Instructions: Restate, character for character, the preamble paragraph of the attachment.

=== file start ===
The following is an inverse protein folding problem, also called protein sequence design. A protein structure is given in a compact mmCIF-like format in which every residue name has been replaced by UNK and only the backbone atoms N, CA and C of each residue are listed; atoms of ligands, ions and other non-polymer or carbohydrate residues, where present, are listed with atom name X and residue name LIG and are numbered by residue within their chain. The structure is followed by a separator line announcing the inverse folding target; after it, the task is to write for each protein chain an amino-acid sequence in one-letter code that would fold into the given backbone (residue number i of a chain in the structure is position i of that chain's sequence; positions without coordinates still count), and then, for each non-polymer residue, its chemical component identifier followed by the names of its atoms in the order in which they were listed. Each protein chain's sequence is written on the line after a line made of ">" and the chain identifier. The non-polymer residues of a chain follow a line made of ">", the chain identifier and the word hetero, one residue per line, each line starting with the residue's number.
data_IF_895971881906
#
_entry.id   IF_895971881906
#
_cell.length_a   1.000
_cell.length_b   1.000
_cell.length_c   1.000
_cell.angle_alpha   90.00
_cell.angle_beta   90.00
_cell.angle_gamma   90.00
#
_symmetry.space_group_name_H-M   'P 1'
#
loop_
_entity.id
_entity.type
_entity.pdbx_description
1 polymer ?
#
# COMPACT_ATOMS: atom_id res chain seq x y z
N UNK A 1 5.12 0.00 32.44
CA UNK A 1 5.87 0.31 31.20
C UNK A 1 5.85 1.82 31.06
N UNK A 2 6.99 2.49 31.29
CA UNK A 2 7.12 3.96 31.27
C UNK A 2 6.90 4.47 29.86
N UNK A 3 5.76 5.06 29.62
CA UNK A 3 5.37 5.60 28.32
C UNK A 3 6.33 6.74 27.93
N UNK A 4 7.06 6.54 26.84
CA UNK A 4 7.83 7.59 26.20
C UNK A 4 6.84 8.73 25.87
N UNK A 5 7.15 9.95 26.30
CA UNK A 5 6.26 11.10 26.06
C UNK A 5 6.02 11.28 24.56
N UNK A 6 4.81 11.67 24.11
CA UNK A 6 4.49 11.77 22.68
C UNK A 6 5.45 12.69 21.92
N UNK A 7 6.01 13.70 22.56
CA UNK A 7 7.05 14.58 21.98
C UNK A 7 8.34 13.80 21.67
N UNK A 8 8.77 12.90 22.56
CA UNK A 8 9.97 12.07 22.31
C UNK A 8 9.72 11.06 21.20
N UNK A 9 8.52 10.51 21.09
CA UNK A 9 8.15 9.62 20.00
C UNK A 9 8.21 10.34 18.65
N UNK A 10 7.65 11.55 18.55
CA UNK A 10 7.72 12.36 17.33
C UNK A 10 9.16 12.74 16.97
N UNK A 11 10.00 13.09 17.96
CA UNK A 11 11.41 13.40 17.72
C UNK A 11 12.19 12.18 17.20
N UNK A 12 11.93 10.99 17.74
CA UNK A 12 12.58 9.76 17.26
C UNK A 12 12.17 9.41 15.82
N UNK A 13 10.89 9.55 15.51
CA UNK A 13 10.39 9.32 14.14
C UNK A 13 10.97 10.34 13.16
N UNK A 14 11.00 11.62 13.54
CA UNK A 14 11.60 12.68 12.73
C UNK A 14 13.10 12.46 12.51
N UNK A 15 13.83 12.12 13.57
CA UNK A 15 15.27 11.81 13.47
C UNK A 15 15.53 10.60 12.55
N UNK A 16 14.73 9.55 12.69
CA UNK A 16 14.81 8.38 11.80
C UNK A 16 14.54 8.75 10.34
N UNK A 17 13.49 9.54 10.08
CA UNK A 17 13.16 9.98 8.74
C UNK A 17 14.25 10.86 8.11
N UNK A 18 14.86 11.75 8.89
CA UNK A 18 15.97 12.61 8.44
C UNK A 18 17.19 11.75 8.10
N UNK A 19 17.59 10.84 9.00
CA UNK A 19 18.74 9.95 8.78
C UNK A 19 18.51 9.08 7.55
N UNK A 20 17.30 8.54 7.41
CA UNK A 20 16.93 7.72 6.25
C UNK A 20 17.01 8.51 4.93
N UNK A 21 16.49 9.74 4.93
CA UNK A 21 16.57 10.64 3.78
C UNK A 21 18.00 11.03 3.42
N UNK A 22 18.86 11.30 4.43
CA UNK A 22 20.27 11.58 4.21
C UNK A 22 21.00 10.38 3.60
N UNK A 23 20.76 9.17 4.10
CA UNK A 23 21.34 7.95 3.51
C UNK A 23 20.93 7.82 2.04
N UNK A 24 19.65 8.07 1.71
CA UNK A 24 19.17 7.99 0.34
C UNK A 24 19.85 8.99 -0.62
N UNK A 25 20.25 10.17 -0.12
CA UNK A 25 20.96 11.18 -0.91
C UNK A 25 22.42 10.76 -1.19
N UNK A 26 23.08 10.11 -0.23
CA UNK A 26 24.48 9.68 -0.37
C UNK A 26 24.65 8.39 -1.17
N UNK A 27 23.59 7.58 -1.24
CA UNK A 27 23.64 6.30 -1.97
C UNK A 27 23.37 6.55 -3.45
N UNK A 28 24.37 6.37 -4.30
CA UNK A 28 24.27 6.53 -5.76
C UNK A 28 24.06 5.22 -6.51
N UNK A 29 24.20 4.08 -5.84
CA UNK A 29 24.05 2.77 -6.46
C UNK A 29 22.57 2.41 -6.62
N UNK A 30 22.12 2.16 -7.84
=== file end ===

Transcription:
The following is an inverse protein folding problem, also called protein sequence design. A protein structure is given in a compact mmCIF-like format in which every residue name has been replaced by UNK and only the backbone atoms N, CA and C of each residue are listed; atoms of ligands, ions and other non-polymer or carbohydrate residues, where present, are listed with atom name X and residue name LIG and are numbered by residue within their chain. The structure is followed by a separator line announcing the inverse folding target; after it, the task is to write for each protein chain an amino-acid sequence in one-letter code that would fold into the given backbone (residue number i of a chain in the structure is position i of that chain's sequence; positions without coordinates still count), and then, for each non-polymer residue, its chemical component identifier followed by the names of its atoms in the order in which they were listed. Each protein chain's sequence is written on the line after a line made of ">" and the chain identifier. The non-polymer residues of a chain follow a line made of ">", the chain identifier and the word hetero, one residue per line, each line starting with the residue's number.